The drive from our Airbnb in Bergen to Undredal takes just over two hours according to Google Maps, but you will need to allow for double that. Not because of the traffic (we saw few other cars along the way), but because of the stunning scenery. Like our drives along the Pacific Coast Highway or around the island of Madeira, Portugal, the trip from Bergen to Undredal will have you pulling over frequently to take pictures.
And, with every stop, you will check the clock and vow to not stop again until you reach your destination. But then you will round another bend in the road…
We arrived in Undredal just as a cruise ship was slipping past Eldhuset, the town’s only open restaurant. Flanked on all sides by mountains and terminating on the banks of a fjord, the town is, quite literally, at the end of the line. Painfully remote and beautiful and perfect.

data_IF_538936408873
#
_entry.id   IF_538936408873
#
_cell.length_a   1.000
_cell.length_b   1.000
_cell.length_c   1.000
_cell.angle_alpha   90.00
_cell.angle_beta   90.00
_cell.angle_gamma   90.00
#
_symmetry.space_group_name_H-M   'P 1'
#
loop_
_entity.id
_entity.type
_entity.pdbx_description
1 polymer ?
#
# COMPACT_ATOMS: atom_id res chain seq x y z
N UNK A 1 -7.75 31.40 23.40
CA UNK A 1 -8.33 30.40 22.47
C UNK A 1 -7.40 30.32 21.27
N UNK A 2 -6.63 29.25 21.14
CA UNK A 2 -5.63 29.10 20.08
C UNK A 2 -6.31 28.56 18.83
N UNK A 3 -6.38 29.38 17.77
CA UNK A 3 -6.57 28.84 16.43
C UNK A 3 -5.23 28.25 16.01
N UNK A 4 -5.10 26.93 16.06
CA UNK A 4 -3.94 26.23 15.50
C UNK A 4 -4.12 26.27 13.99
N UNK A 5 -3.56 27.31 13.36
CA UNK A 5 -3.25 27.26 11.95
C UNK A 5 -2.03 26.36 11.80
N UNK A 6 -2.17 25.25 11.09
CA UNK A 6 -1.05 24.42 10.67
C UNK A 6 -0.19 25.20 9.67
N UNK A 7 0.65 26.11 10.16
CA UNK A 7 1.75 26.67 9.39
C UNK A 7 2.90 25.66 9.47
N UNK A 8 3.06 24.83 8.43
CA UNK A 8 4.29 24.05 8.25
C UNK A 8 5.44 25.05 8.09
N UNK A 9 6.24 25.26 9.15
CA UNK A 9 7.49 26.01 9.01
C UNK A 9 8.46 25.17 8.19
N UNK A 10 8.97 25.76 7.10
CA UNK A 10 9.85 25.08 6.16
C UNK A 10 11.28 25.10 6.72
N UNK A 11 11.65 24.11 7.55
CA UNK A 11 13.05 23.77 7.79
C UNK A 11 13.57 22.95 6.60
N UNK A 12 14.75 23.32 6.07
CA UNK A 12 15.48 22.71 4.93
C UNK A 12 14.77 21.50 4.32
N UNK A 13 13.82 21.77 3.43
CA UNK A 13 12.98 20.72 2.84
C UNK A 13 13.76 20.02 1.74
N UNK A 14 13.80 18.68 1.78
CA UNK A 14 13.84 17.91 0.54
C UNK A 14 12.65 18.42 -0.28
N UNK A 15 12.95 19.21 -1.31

We lingered long into Norway’s weird, late-summer twilight, enjoying the Scandinavian serenity and a reasonably-priced dinner, then drove home to Bergen in the persistent August dusk.
With a couple of lazy days in between, we embarked upon another Norwegian road trip, this time venturing to the town of Hinderåvåg in the south. With no offense intended to the residents, the town itself doesn’t have much to offer. It’s peaceful and quaint, but you would be hard-pressed to find an open café or tourist services of any kind. We chose to journey here not because of the infrastructure, however, but because of the trailhead to Himakånå.
I came to Norway hoping to hike some of the iconic trails that currently dominate travel blogs and social media. Places like the always-crowded Preacher’s Pulpit, the gravity-defying Kjerag, and picturesque Trolltunga where a grueling six-hour hike to the site is often followed by a two-hour wait to get that perfect photo.